Thursday, September 30, 2010

banned books week #speakloudly

this week is banned books week. i have posted about this before, so you probably know that i think banning books is ridiculous. the most recent incident of this that made the news (at least the news that i pay attention to) was in missouri. a man wrote a 20-something page letter to the school board of his county about any number of things, including the history and science curriculum, but what was most talked about was his accusations that the english teachers that were assigning their kids to read speak by laurie halse anderson were promoting pornography and teenage drunkeness etc.

(this next paragraph prolly contains spoilers)

first, the book (also a lifetime movie featuring none other than everyone's favorite vampire lover kristin stewart) is about a girl who is at a party with her firend at the end of junior year and is raped by a popular guy. she calls the cops who bust up the party, but never tells anyone about the rape. everyone hates her because they think she randomly called the police. she goes through senior year as an outcast, and finally works up the courage to express herself through art and speak up about what happened to her.

that is the super simplified version - the book is absolutely amazing. seriously, go read it (or anythign else by laurie halse anderson for that matter). bascially this dude in missouri thinks that by having a scene in the book where teenagers are at a party drinking that it will cause teenagers to go party and drink. now i wasnt into that at all in high school but i know plenty of people  are/were. and i highly doubt that any of them got the idea to do a keg stand or whatever from reading a book. just a thought. also, equating rape with porn is messed up. although i know that some people have strange and out there fantasies, including the rape of a teenage girl in the same category is just wrong.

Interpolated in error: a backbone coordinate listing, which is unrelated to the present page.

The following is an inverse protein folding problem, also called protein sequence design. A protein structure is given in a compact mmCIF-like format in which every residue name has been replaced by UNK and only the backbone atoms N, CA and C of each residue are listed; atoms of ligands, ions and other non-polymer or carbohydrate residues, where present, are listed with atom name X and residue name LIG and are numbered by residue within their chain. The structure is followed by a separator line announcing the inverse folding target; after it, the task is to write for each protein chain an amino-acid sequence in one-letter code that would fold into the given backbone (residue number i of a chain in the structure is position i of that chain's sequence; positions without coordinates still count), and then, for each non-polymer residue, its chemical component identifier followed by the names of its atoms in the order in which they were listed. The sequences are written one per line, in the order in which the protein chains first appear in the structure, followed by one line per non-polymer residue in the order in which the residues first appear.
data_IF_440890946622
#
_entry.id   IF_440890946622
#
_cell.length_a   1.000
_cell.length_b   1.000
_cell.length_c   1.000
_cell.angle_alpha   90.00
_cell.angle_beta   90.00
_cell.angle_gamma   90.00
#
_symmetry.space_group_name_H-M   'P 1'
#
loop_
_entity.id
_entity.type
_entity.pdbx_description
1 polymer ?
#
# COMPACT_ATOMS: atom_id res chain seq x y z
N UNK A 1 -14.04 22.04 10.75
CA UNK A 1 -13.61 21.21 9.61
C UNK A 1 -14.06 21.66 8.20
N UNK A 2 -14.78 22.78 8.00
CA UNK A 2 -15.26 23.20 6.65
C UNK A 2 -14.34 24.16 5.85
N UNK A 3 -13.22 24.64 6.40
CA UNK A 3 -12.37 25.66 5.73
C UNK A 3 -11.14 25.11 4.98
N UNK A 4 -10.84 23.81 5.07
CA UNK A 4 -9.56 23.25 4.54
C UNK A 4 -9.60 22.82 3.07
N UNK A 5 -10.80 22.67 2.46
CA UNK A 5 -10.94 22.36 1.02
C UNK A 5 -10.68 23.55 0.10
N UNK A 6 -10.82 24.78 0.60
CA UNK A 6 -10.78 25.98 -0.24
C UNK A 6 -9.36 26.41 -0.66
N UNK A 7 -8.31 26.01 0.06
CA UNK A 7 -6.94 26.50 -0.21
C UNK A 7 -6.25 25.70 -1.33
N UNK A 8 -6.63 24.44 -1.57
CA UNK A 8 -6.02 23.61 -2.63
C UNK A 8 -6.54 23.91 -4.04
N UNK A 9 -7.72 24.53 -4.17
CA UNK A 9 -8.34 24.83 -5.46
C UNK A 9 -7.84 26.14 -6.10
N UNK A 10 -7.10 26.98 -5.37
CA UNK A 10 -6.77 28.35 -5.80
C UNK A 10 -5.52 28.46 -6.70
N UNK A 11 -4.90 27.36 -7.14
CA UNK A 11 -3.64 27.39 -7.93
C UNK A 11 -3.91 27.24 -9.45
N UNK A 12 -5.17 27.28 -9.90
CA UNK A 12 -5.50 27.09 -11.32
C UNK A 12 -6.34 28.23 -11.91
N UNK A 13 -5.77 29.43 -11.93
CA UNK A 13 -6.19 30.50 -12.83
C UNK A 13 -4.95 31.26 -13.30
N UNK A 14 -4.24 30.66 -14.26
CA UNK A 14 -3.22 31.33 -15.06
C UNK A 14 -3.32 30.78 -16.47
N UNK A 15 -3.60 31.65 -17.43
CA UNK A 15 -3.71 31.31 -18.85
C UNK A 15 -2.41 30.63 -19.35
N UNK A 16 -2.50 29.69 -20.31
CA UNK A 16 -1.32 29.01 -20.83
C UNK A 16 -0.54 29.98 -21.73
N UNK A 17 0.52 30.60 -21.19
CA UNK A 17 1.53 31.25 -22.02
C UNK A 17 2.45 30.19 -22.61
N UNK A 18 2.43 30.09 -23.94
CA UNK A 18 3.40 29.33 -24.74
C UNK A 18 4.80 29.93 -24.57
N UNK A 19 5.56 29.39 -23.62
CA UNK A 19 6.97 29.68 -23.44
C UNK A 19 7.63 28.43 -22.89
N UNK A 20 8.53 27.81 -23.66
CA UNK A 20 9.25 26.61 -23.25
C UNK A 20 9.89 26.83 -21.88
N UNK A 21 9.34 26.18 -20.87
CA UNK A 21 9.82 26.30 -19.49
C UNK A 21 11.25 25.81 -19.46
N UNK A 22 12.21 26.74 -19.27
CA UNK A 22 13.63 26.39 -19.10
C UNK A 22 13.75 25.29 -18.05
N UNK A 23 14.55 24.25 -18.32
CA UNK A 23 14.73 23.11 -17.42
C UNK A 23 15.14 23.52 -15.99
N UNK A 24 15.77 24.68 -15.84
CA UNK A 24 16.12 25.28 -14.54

so what does it all mean?

well, if you are a parent, you have the right to watch over your kids and keep tabs on them. i think that if the kid wants to read, let them, but that's me the voracious reader talking. if a kid wants to read something that a parent objects to, maybe the parent should (shocker!) have a conversation with their kid about what is in the book (or movie or tv show or wahtever) that they disagree with. i think open and honest conversations are a lot more likely to prevent kids from partying or doing drugs or having sex or doing whatever the objectionable thing is. keeping them from reading a book that mentions it probably isnt going to do the trick.

what do you think?

do you think keeping kids from reading stuff is important?

just a side note - i dont disagree with making grade level appropriate choices for kids in general. obviously you arent going to give a copy of speak to a first grader. however, some kids are more mature than others. i read gone with ithe wind in fifth grade and that book has all kinds of adult themes and potentially objectionable things in it, but it was handled appropriately. i didnt go buy a slave or start using the "n word" just because i read that book. in middle school i read a christian series of books where the main characters held hands and (gasp) kissed and i think she might have even snuck out of the house and ran away. did i do any of those things? no. (well, obviously i have held hands and kissed a boy now, duh, but i didnt do it in middle school!)

anyways, take it for what you will, but if youve read twilight, youve read a banned book. or to kill a mockingbird. or huckleberry finn. or a separate peace (required reading at trinity in my day). so go read another one.

better yet, go buy a banned book. use your purchasing power to show that you think banning books is as silly as i do. go buy speak. you wont regret it.

check out these articles for other's take on banned books week and the debacle in missouri.

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